My feet were feeling sore from all of this sudden road walking. As I approached the road leading west-to-east in to Kildale, I passed a sign for a nearby campsite. It is one that I looked at in planning for this trip but, I still had more than ten miles to walk on this day and stopping here would’ve upset too much of my plans.
Along the road and left. Down another road. Under the railway bridge. Then the route began to climb again as I passed Bankside Farm.
It was quite the steep ascent and I would soon pass a pair of other walkers (only out for the day) who commented on the incline. I was also reaching for a late lunch stop and rather desperately. Captain Cook’s Monument was almost in my sights.
This monument was built nearly two-hundred years ago and in the memory of Captain James Cook, who’d grown up nearby in Great Ayton. It’s a popular place for walkers and visitors. Especially continuing north from here to Roseberry Topping.
It was finally time for lunch and I believe it was something daft like 14:30 by this point. There was no escaping the cold wind from here, which had grown in strength from late morning. Except for on the west side of the monument, which was already occupied at the time of my arrival.
I could even look back at the line of hilltops I had already conquered. A great achievement! But I still had the option of the next hill and, more pressingly, the uncertainties over finding water and wild camping in an unexplored area overnight.
Roseberry Topping was so close now that I could pick out the individual people standing on the top. I’d been coveting this hill since seeing photos of it back in 2013. I didn’t “have” to go up, although it is part of the official Cleveland Way. I was tired but didn’t know when I might returns to this National Park.
Leaving the monument, I passed a car parking area and a few picnic benches in the next valley, before yet another climb up on to higher ground.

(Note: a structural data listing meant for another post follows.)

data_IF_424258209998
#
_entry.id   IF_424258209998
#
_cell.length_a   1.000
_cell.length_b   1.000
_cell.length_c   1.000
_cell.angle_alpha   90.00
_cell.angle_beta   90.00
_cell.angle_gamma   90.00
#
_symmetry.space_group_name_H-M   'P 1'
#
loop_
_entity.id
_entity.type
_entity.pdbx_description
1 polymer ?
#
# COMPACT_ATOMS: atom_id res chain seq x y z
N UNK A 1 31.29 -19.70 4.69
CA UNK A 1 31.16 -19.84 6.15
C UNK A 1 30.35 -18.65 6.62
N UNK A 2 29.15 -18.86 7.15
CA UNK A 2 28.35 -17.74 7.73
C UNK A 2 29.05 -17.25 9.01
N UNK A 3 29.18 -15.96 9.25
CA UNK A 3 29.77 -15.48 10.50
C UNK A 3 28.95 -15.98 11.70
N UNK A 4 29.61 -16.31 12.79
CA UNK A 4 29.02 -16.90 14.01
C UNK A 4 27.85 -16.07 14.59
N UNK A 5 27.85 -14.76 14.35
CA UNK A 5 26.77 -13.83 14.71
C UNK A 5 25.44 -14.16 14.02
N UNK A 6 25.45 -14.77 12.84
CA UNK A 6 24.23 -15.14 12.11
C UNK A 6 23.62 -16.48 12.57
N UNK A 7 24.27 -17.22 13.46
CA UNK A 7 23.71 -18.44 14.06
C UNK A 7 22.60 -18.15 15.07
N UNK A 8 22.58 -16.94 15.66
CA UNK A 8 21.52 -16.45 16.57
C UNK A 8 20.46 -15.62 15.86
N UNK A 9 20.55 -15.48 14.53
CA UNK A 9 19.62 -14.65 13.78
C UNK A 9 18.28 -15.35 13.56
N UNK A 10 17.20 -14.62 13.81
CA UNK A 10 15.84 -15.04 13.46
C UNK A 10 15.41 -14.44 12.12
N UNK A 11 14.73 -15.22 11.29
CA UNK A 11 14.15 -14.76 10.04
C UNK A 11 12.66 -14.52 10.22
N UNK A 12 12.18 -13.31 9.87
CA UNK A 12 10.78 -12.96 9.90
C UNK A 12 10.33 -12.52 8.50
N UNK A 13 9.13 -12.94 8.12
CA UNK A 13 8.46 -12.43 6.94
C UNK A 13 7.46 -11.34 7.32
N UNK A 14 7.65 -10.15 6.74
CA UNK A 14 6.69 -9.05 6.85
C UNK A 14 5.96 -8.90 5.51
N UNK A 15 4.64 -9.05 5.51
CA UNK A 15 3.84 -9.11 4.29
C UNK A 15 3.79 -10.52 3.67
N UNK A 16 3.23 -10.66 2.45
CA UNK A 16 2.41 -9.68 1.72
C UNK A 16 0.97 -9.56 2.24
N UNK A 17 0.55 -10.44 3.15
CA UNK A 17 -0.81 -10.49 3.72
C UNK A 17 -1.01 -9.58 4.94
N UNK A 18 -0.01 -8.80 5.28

On the way up to Roseberry Topping, I could see only two walkers ahead of me.
As I began the steady climb up the limestone staircase towards the top, I could look at to a glimmer of the coastline. The sea! Possibly around Saltburn-by-the-Sea, which I would be heading for the next morning.
Cloud was coming in as I made my way on to the summit. I found it hard to believe that this one is only 320m above sea level. One of the other two walkers asked me if I could see another way down… But the routes I saw looked full of scree and loose gravel. Treacherous. We all decided that the best course was to descend along the same man-made path we’d followed to get up here.
From here on, I was focused hard on getting to the woods where I’d intended to wild camp for the night. At this rate, I could get there at around 18:00 and with plenty of time to walk about, explored, look for possible tent locations, find a water source and settle down as night fell.
I followed a limestone path above Hutton Village, passing one mountain biker on the way. As I made my way in to Highcliff Wood, I was already pondering about stopping here on this flat open land… Except for the fact that I was in full view of Highcliffe Farm!
I followed the way to Highcliff Nab, which looked quite ideal, if I could pitch infront of the shelter of this tall cliff. But a couple of walkers and climbers were coming around. Perhaps I could return later? Either way, I still needed to find water.
Above these cliffs were some lovely flat areas, albeit without shelter. I think there was even a picnic bench.
I probably spent the next hour walking around Guisborough Woods. Leaving the Cleveland Way. Plunging down bridleways. Scooping water from a large puddle. Exploring an old quarry to find it heavily lumpy and overgrown. Slipping backwards on my way down and out of the quarry…
All while the rain was beginning to fall more heavily. I returned to a viewpoint overlooking this quarry and metres away from the Cleveland Way. It was flat enough. This rain was only growing stronger. I pitched my outer tent in a hurry and scrambled inside. The inner tent could wait… For a break that never came. I would endure my worst night on the Cleveland Way but there was always tomorrow to look forward to and emergency Wind Gums in my rucksack!
Length of this walk = 21 miles
Thanks for reading.
One thought on “Cleveland Way: Day 3”
Very interesting Olly, you are a pleasure to follow as always.👍